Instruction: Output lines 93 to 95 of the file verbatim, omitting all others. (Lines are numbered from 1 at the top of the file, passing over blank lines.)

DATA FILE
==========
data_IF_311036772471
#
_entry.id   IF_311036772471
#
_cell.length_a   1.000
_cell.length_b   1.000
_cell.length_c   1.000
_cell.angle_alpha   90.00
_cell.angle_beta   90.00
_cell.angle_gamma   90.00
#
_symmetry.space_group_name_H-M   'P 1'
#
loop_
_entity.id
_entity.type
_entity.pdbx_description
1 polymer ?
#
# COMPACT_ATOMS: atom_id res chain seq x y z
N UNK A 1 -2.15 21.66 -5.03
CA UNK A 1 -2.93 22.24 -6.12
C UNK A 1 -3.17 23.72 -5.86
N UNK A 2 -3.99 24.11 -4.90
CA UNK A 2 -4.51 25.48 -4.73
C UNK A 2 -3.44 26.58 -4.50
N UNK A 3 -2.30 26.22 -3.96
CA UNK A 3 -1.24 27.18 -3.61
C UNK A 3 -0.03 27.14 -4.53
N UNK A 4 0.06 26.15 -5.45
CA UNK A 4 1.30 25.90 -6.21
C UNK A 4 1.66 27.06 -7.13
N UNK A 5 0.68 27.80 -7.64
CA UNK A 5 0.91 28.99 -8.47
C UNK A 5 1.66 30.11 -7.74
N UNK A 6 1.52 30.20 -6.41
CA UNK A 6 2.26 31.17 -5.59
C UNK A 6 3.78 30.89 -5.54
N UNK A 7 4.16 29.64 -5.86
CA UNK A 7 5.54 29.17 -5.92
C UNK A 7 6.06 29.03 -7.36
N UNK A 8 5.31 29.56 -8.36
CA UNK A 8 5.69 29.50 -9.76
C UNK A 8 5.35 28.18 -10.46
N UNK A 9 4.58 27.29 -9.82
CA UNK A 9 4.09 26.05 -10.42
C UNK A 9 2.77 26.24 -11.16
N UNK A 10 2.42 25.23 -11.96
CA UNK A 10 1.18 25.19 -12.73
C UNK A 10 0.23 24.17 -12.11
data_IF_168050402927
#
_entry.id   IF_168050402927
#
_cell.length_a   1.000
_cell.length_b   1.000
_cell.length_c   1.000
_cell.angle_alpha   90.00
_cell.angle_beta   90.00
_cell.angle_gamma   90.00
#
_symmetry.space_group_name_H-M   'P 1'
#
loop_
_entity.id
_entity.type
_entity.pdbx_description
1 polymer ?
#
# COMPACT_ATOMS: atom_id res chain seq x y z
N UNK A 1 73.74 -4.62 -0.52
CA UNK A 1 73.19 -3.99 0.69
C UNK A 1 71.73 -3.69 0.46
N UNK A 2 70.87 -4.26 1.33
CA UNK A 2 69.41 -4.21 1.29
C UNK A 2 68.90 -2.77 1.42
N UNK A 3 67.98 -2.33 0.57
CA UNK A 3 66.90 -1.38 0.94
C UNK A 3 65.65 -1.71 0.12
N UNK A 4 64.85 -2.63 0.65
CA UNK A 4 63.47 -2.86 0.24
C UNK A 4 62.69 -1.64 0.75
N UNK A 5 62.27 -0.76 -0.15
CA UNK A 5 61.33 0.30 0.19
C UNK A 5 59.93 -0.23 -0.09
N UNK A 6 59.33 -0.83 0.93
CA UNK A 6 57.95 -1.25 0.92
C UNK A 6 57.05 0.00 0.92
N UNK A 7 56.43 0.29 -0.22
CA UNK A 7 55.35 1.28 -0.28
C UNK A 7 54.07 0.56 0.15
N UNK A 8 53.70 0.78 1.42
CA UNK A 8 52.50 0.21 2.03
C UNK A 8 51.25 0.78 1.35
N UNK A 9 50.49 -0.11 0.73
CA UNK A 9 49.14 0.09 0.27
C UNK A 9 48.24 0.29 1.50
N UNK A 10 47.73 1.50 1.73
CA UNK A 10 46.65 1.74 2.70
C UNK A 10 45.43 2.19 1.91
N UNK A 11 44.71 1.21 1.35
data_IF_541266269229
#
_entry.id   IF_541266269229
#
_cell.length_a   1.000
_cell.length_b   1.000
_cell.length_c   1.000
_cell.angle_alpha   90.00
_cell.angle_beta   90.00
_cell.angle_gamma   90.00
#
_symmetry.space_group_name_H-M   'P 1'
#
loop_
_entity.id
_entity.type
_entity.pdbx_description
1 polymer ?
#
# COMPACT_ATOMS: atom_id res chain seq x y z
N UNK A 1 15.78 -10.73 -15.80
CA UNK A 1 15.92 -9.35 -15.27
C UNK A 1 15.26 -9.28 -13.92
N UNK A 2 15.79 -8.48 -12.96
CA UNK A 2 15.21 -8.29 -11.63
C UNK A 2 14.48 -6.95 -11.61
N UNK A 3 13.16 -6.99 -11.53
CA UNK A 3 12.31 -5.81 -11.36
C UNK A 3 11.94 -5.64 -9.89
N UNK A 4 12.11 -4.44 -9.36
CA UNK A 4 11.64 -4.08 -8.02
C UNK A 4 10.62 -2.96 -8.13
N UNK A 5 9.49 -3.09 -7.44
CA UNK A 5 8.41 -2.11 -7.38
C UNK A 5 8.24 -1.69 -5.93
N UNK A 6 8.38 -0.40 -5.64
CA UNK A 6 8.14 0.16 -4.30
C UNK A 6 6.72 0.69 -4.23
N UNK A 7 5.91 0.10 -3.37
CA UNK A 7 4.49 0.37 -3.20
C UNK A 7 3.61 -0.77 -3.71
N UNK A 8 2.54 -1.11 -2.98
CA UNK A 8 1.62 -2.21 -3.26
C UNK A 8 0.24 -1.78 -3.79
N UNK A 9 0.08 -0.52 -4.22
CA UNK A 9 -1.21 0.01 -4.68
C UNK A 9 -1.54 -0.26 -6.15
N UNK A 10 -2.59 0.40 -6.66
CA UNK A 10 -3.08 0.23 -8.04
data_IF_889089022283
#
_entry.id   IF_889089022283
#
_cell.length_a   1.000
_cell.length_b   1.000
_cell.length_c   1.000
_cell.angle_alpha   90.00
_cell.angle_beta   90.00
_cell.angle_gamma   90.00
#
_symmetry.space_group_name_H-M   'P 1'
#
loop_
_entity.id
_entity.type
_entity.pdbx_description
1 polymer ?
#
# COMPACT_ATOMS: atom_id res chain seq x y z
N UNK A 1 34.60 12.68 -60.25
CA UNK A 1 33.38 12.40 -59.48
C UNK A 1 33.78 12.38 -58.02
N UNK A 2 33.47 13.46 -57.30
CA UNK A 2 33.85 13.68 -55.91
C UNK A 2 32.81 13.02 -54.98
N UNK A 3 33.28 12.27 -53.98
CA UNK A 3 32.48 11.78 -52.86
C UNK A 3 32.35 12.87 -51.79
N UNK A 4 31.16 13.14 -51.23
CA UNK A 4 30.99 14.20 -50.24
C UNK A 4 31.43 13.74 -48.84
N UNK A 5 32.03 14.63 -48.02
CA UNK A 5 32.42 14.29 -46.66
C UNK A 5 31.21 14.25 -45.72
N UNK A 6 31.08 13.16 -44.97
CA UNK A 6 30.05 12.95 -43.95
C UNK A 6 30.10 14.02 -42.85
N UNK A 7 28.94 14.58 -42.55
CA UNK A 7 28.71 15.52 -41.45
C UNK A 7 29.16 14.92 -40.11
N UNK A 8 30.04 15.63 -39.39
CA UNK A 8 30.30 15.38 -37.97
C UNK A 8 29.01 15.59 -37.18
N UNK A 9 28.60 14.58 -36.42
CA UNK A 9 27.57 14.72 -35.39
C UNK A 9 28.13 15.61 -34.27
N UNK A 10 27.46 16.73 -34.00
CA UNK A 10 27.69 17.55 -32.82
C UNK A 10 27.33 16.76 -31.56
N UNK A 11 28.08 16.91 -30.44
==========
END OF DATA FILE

CA UNK A 8 52.50 0.21 2.03
C UNK A 8 51.25 0.78 1.35
N UNK A 9 50.49 -0.11 0.73